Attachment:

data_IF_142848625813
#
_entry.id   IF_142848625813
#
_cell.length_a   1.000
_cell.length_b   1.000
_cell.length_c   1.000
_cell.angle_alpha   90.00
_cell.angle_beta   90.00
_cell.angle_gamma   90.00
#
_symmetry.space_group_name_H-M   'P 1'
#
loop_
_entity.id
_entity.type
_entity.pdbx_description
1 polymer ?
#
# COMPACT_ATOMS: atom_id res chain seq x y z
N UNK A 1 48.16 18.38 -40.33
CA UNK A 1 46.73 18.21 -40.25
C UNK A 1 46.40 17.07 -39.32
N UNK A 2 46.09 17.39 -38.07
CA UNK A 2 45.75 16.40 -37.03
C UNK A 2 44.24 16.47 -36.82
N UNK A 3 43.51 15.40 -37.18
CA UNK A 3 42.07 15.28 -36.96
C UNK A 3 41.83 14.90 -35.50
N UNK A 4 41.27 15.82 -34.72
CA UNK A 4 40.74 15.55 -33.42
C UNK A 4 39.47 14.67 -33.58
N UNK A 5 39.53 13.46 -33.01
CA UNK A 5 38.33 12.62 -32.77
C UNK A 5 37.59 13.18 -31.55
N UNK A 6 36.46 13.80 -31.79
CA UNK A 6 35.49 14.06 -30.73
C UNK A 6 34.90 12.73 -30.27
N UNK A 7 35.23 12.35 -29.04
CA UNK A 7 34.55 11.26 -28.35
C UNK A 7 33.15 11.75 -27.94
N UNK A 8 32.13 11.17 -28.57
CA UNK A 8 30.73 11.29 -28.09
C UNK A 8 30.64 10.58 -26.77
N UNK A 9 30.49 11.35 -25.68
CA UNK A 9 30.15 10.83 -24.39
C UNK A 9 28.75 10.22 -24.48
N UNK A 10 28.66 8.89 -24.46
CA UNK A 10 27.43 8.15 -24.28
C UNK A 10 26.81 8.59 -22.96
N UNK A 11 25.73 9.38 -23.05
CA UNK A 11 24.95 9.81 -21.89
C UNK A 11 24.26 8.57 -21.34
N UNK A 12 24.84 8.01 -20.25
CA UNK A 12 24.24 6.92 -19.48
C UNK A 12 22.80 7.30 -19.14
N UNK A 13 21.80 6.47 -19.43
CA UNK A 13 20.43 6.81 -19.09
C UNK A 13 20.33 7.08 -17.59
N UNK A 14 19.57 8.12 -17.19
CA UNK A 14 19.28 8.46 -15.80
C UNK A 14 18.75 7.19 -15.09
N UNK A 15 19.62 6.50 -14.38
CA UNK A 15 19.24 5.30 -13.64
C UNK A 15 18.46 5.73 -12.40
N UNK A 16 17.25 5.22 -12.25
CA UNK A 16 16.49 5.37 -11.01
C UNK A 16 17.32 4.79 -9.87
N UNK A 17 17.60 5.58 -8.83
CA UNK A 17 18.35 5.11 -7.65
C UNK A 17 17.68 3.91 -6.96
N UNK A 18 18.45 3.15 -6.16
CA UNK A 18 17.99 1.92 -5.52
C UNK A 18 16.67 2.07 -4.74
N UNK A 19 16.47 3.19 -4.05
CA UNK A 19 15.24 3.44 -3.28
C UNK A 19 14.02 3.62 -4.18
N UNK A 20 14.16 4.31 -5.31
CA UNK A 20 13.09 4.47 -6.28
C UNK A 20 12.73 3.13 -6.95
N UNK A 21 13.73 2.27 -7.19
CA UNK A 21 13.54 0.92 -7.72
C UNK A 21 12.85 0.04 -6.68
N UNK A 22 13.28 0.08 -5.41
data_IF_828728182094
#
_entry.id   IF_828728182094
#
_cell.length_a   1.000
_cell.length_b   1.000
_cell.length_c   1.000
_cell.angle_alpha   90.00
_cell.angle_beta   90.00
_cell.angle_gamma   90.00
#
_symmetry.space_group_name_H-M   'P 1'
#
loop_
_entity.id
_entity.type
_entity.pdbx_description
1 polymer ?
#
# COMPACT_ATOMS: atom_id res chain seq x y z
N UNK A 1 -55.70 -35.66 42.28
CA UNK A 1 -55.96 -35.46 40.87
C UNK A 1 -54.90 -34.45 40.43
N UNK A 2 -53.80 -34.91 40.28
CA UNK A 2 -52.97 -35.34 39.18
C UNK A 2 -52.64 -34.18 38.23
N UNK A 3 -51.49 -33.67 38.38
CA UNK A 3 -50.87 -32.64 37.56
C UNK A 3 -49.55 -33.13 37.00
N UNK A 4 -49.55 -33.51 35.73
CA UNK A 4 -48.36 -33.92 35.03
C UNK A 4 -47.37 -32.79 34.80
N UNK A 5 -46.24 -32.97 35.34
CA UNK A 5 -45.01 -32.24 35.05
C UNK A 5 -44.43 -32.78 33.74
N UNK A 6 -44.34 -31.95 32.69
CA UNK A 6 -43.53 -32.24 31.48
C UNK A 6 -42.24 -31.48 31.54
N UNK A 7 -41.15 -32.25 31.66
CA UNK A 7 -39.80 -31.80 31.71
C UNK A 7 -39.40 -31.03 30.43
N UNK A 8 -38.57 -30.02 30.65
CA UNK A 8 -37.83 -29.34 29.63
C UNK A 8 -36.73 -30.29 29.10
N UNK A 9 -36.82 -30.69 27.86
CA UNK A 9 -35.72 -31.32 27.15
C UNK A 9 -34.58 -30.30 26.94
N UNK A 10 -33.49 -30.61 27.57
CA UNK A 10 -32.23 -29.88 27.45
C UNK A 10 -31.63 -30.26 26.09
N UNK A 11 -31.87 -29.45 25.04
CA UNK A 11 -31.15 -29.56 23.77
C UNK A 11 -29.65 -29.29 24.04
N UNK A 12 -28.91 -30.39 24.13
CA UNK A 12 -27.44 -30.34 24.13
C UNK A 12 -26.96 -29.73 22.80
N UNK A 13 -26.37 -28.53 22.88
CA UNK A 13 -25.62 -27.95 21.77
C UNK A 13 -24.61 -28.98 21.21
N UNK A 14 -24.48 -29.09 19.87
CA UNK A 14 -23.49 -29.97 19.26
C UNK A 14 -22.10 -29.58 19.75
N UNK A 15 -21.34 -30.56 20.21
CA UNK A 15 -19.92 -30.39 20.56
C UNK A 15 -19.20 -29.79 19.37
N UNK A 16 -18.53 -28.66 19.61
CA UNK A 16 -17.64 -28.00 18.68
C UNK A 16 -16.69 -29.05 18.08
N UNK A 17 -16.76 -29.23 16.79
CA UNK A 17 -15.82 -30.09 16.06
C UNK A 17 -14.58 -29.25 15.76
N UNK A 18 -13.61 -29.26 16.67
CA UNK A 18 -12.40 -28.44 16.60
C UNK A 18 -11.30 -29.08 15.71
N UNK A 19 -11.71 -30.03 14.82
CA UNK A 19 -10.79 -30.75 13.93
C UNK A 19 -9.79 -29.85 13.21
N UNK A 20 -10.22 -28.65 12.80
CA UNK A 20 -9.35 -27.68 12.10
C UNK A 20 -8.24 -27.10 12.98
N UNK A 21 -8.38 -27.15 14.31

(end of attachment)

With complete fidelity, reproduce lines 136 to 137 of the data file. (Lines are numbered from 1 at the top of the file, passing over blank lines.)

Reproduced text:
CA UNK A 11 -31.15 -29.56 23.77
C UNK A 11 -29.65 -29.29 24.04